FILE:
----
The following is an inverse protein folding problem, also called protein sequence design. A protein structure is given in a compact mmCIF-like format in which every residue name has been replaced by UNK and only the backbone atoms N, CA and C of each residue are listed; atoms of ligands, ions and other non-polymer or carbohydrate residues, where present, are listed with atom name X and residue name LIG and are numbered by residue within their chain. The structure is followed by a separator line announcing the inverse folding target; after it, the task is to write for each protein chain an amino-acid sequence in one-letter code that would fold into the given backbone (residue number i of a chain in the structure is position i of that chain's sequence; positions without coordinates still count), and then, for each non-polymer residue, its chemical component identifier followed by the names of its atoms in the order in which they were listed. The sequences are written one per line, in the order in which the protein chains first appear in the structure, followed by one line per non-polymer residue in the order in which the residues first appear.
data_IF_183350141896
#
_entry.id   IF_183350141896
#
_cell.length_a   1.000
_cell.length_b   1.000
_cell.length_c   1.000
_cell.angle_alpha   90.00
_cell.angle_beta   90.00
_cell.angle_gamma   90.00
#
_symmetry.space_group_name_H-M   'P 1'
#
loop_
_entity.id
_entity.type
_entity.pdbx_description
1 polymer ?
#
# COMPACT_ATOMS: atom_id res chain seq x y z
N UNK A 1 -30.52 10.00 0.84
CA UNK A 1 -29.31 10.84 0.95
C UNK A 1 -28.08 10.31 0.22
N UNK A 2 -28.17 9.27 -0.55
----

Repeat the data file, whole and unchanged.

The following is an inverse protein folding problem, also called protein sequence design. A protein structure is given in a compact mmCIF-like format in which every residue name has been replaced by UNK and only the backbone atoms N, CA and C of each residue are listed; atoms of ligands, ions and other non-polymer or carbohydrate residues, where present, are listed with atom name X and residue name LIG and are numbered by residue within their chain. The structure is followed by a separator line announcing the inverse folding target; after it, the task is to write for each protein chain an amino-acid sequence in one-letter code that would fold into the given backbone (residue number i of a chain in the structure is position i of that chain's sequence; positions without coordinates still count), and then, for each non-polymer residue, its chemical component identifier followed by the names of its atoms in the order in which they were listed. The sequences are written one per line, in the order in which the protein chains first appear in the structure, followed by one line per non-polymer residue in the order in which the residues first appear.
data_IF_183350141896
#
_entry.id   IF_183350141896
#
_cell.length_a   1.000
_cell.length_b   1.000
_cell.length_c   1.000
_cell.angle_alpha   90.00
_cell.angle_beta   90.00
_cell.angle_gamma   90.00
#
_symmetry.space_group_name_H-M   'P 1'
#
loop_
_entity.id
_entity.type
_entity.pdbx_description
1 polymer ?
#
# COMPACT_ATOMS: atom_id res chain seq x y z
N UNK A 1 -30.52 10.00 0.84
CA UNK A 1 -29.31 10.84 0.95
C UNK A 1 -28.08 10.31 0.22
N UNK A 2 -28.17 9.27 -0.55